We do this because we are alive, and so does our Universe.

Life can only come from Life.

[1] I use Matter and Mass interchangeably because both terms refer to properties of the same phenomenon.

Note: New posts are usually published on the 1st and 15th of the month. To subscribe to the Blog, click on the RSS feeder (orange icon) on the left column of the Home page, down below the Archives.

212 – My mind …

Tuesday, January 1st, 2019

How can we ever stop being amazed, mystified, awed by our minds, by what we can do with them?

How can myriad neurons – billions of them – independently and communally bond together to become the phenomenon of the mind; a phenomenon that allows me to project outward into the world, and inward into myself, into my own experience, into my own existence?

How can myriad neurons build, and constantly fine-tune, a network of connections that stores my experiences with varying degrees of accuracy and importance, creating a phenomenon that responds to the world according not only to the perception of my senses, but to the influence of my culture, my upbringing, my fears, desires, dreams, metabolism, environment?

The mind is a form of energy that can be redirected, focused, expanded, manipulated; a form of energy that can be wrought by music, anger, fear, death, love, beauty; a form of energy that can objectify visions, ideas, concepts. But because our experience of the mind is intangible and immensurable, it is difficult for us to accept the fact that it is as physical a force as the one synchronizing the beats of our hearts, or the force carrying oxygen to every niche in our bodies.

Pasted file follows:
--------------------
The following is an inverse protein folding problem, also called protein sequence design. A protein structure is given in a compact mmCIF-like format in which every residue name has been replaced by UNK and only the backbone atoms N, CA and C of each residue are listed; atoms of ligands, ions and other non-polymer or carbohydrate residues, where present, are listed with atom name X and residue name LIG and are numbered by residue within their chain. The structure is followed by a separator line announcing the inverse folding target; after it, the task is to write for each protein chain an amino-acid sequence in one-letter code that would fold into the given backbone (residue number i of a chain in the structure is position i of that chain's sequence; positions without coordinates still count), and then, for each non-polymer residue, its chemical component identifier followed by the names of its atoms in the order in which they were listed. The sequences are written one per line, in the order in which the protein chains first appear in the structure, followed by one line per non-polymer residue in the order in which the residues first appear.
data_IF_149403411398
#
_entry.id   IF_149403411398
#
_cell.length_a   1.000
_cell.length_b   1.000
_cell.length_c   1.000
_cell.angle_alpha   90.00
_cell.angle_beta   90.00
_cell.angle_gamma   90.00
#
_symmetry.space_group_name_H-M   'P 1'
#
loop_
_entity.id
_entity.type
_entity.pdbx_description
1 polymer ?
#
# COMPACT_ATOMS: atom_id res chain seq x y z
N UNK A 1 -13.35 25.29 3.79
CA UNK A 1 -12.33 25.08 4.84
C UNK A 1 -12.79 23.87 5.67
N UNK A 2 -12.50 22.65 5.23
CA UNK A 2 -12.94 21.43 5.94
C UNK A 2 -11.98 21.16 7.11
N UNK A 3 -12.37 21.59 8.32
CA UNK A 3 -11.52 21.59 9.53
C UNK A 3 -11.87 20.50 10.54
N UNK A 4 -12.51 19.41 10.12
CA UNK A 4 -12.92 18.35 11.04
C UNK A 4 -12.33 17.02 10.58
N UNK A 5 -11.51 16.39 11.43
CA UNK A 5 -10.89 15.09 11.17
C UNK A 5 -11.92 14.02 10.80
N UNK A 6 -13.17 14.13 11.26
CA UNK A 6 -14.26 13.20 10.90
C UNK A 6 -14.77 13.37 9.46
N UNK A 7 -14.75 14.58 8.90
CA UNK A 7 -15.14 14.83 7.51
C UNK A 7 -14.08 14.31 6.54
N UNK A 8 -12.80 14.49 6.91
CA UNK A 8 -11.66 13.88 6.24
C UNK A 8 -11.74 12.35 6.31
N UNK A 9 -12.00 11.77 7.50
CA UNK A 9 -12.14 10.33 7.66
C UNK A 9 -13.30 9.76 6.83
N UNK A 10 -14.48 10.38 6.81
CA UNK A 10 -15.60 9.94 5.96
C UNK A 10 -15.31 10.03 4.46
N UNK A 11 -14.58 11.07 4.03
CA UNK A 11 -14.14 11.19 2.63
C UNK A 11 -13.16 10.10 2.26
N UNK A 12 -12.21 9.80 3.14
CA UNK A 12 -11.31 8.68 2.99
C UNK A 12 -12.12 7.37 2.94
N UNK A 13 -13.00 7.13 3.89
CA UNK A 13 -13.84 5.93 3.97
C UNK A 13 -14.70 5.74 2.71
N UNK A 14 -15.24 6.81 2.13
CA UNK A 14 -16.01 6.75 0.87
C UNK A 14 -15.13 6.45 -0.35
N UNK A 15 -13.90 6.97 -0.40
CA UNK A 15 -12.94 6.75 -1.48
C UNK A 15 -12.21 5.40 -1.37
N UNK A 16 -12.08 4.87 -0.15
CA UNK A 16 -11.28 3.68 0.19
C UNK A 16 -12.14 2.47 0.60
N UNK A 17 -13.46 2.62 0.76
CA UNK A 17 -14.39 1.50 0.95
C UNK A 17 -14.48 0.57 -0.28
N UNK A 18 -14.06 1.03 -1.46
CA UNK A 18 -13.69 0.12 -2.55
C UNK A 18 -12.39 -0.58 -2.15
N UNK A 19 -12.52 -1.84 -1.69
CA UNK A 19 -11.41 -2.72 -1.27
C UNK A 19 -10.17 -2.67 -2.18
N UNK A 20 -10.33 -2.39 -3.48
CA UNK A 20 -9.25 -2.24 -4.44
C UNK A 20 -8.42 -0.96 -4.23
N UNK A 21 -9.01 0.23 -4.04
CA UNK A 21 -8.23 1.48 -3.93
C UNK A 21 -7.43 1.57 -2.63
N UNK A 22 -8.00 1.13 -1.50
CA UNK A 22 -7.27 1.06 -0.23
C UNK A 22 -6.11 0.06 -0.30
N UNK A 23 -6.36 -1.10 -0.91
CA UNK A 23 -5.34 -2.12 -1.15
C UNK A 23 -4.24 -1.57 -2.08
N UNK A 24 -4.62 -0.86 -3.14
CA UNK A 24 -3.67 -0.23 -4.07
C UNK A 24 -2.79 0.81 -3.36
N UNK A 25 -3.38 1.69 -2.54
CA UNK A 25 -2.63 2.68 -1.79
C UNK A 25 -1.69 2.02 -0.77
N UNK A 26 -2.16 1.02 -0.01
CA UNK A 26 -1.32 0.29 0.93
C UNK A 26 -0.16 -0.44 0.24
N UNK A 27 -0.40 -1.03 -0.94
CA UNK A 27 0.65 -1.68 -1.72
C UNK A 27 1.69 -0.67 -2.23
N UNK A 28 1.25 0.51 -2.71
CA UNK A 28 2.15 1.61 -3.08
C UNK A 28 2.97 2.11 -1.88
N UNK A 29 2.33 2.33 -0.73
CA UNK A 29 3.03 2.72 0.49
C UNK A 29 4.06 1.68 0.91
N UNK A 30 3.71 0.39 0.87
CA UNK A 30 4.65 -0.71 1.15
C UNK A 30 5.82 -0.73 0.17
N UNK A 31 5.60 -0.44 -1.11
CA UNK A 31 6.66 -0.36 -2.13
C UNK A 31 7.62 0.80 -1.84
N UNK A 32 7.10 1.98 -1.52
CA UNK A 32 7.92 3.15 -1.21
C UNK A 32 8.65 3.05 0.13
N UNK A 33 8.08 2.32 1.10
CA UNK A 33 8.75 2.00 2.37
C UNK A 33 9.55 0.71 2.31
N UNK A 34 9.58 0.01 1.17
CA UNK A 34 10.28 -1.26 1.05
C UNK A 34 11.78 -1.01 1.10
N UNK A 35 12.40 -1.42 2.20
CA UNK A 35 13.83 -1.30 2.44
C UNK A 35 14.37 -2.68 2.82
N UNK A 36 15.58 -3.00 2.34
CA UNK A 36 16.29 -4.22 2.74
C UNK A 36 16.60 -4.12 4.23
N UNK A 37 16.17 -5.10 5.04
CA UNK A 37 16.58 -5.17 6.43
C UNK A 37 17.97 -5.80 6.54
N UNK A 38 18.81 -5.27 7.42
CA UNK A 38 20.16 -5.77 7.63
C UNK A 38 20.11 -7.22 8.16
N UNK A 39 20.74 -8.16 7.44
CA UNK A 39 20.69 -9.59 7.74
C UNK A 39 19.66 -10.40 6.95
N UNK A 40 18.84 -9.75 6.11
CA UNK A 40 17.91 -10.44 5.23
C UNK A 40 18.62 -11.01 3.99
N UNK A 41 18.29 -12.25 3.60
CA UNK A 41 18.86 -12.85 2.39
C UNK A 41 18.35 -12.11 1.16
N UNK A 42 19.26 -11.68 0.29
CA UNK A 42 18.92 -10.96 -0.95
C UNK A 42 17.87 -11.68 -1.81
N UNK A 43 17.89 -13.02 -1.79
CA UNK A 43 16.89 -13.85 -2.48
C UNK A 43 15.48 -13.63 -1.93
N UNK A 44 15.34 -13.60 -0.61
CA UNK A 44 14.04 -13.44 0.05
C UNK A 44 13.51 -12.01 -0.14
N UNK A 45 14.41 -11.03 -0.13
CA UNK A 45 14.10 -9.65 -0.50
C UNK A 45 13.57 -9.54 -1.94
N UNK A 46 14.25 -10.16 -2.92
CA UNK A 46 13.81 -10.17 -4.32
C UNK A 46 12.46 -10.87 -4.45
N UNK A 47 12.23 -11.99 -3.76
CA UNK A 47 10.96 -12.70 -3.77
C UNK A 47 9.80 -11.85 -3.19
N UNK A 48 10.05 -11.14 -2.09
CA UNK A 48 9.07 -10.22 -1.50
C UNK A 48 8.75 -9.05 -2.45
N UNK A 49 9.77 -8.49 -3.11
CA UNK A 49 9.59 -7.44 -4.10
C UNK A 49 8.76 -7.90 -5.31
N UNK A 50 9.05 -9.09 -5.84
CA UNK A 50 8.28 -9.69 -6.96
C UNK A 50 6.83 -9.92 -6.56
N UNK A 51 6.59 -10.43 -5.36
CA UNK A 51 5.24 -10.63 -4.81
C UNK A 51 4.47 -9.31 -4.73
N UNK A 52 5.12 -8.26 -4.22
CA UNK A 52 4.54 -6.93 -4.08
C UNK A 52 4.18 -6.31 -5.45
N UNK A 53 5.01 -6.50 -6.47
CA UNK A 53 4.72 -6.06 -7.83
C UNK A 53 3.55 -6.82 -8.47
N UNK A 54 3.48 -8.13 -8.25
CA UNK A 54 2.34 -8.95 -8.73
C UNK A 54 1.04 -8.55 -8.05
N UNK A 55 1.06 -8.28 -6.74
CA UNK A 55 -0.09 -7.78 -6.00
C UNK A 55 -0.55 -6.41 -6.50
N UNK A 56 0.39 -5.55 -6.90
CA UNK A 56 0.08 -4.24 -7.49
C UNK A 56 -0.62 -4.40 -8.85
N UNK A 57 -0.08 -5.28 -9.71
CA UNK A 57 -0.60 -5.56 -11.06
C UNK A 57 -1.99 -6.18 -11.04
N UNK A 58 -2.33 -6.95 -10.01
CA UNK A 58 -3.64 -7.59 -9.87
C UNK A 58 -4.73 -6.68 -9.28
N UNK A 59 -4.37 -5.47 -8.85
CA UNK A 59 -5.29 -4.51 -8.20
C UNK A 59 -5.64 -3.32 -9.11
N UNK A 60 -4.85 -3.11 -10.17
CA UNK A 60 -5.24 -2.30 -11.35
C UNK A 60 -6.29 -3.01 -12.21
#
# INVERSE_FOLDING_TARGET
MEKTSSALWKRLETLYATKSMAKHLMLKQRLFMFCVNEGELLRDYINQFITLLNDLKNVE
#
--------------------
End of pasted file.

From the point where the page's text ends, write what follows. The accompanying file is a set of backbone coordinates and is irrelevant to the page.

We don’t know of any other creature that possesses a mind with a degree of conscious self-reflection as developed as ours. We can perceive degrees of self-reflection in other animals, but whether it is conscious, we do not know. The capacity of the human mind to reflect upon itself is a major step forward in the evolution of Life, an achievement in its unequivocal movement towards greater levels of complexity and order. But although this is an amazing insight about the nature of the human mind, it does not bring us any closer to understanding the intangible yet incontestable presence of our conscious mind.

It therefore continues to be baffling to try to understand how myriad neurons can create a phenomenon so utterly individual in its experiences, so unique in the physical connectivity of its neurons, and yet, like the wonder of murmurations, how it dances with its kin creating patterns and rhythms of increasing complexity.

I wish I could understand how is it that my mind can reach so far beyond the grasp of my senses, when I know it is limited by what I am, by what I know, by what I perceive; how is it that my mind is so present in me, such part of me, when I know it is older than old and greater than itself; how is it that my mind creates itself moment by moment, day by day, when I know it is being aided not only by what is immediate, but what is eternal; how is it that my mind can converse and connect with other minds, when I know it is inscrutable amid the beauty and uniqueness of its own music.

– this is why I feel so lonely when I am alone with it, yet I know it is the greatest possession to connect with the world ever given to me.

Note: New posts are usually published on the 1st and 15th of the month. To subscribe to the Blog, click on the RSS feeder (orange icon) on the left column of the Home page, down below the Archives.